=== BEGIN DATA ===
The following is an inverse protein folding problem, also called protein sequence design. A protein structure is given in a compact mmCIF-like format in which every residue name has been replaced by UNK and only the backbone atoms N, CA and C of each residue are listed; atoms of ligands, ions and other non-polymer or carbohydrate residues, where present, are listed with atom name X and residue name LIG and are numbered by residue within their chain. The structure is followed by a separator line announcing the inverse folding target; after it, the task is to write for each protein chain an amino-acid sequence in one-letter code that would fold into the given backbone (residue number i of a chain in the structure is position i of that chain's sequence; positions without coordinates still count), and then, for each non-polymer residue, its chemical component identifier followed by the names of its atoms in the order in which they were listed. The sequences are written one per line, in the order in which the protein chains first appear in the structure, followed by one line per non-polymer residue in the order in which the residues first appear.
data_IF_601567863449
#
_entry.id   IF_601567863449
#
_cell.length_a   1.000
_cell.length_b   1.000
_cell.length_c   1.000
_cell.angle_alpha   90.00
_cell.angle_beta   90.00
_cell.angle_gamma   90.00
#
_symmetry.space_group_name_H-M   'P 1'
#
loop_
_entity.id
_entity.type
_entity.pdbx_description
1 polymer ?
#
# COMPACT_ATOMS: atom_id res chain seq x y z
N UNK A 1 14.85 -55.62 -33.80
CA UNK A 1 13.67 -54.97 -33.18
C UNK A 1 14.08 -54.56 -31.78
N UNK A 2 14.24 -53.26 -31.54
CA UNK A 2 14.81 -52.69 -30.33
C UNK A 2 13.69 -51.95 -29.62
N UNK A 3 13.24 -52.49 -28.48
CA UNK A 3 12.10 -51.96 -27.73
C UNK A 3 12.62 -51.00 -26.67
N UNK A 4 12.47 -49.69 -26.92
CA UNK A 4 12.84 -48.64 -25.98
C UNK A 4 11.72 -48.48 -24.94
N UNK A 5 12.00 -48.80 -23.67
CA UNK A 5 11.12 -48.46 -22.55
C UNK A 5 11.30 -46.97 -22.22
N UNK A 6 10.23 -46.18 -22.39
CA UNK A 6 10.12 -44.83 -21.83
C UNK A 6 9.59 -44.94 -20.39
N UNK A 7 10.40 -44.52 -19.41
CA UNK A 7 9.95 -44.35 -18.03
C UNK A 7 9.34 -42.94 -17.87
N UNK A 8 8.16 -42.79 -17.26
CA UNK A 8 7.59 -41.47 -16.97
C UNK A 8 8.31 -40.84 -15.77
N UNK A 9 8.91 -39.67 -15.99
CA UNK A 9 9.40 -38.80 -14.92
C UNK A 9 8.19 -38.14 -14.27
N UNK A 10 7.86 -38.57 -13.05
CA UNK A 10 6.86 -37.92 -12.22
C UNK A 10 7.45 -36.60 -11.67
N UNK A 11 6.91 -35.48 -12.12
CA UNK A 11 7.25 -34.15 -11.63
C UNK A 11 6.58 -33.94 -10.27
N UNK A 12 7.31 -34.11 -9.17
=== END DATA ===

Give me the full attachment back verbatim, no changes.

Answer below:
The following is an inverse protein folding problem, also called protein sequence design. A protein structure is given in a compact mmCIF-like format in which every residue name has been replaced by UNK and only the backbone atoms N, CA and C of each residue are listed; atoms of ligands, ions and other non-polymer or carbohydrate residues, where present, are listed with atom name X and residue name LIG and are numbered by residue within their chain. The structure is followed by a separator line announcing the inverse folding target; after it, the task is to write for each protein chain an amino-acid sequence in one-letter code that would fold into the given backbone (residue number i of a chain in the structure is position i of that chain's sequence; positions without coordinates still count), and then, for each non-polymer residue, its chemical component identifier followed by the names of its atoms in the order in which they were listed. The sequences are written one per line, in the order in which the protein chains first appear in the structure, followed by one line per non-polymer residue in the order in which the residues first appear.
data_IF_601567863449
#
_entry.id   IF_601567863449
#
_cell.length_a   1.000
_cell.length_b   1.000
_cell.length_c   1.000
_cell.angle_alpha   90.00
_cell.angle_beta   90.00
_cell.angle_gamma   90.00
#
_symmetry.space_group_name_H-M   'P 1'
#
loop_
_entity.id
_entity.type
_entity.pdbx_description
1 polymer ?
#
# COMPACT_ATOMS: atom_id res chain seq x y z
N UNK A 1 14.85 -55.62 -33.80
CA UNK A 1 13.67 -54.97 -33.18
C UNK A 1 14.08 -54.56 -31.78
N UNK A 2 14.24 -53.26 -31.54
CA UNK A 2 14.81 -52.69 -30.33
C UNK A 2 13.69 -51.95 -29.62
N UNK A 3 13.24 -52.49 -28.48
CA UNK A 3 12.10 -51.96 -27.73
C UNK A 3 12.62 -51.00 -26.67
N UNK A 4 12.47 -49.69 -26.92
CA UNK A 4 12.84 -48.64 -25.98
C UNK A 4 11.72 -48.48 -24.94
N UNK A 5 12.00 -48.80 -23.67
CA UNK A 5 11.12 -48.46 -22.55
C UNK A 5 11.30 -46.97 -22.22
N UNK A 6 10.23 -46.18 -22.39
CA UNK A 6 10.12 -44.83 -21.83
C UNK A 6 9.59 -44.94 -20.39
N UNK A 7 10.40 -44.52 -19.41
CA UNK A 7 9.95 -44.35 -18.03
C UNK A 7 9.34 -42.94 -17.87
N UNK A 8 8.16 -42.79 -17.26
CA UNK A 8 7.59 -41.47 -16.97
C UNK A 8 8.31 -40.84 -15.77
N UNK A 9 8.91 -39.67 -15.99
CA UNK A 9 9.40 -38.80 -14.92
C UNK A 9 8.19 -38.14 -14.27
N UNK A 10 7.86 -38.57 -13.05
CA UNK A 10 6.86 -37.92 -12.22
C UNK A 10 7.45 -36.60 -11.67
N UNK A 11 6.91 -35.48 -12.12
CA UNK A 11 7.25 -34.15 -11.63
C UNK A 11 6.58 -33.94 -10.27
N UNK A 12 7.31 -34.11 -9.17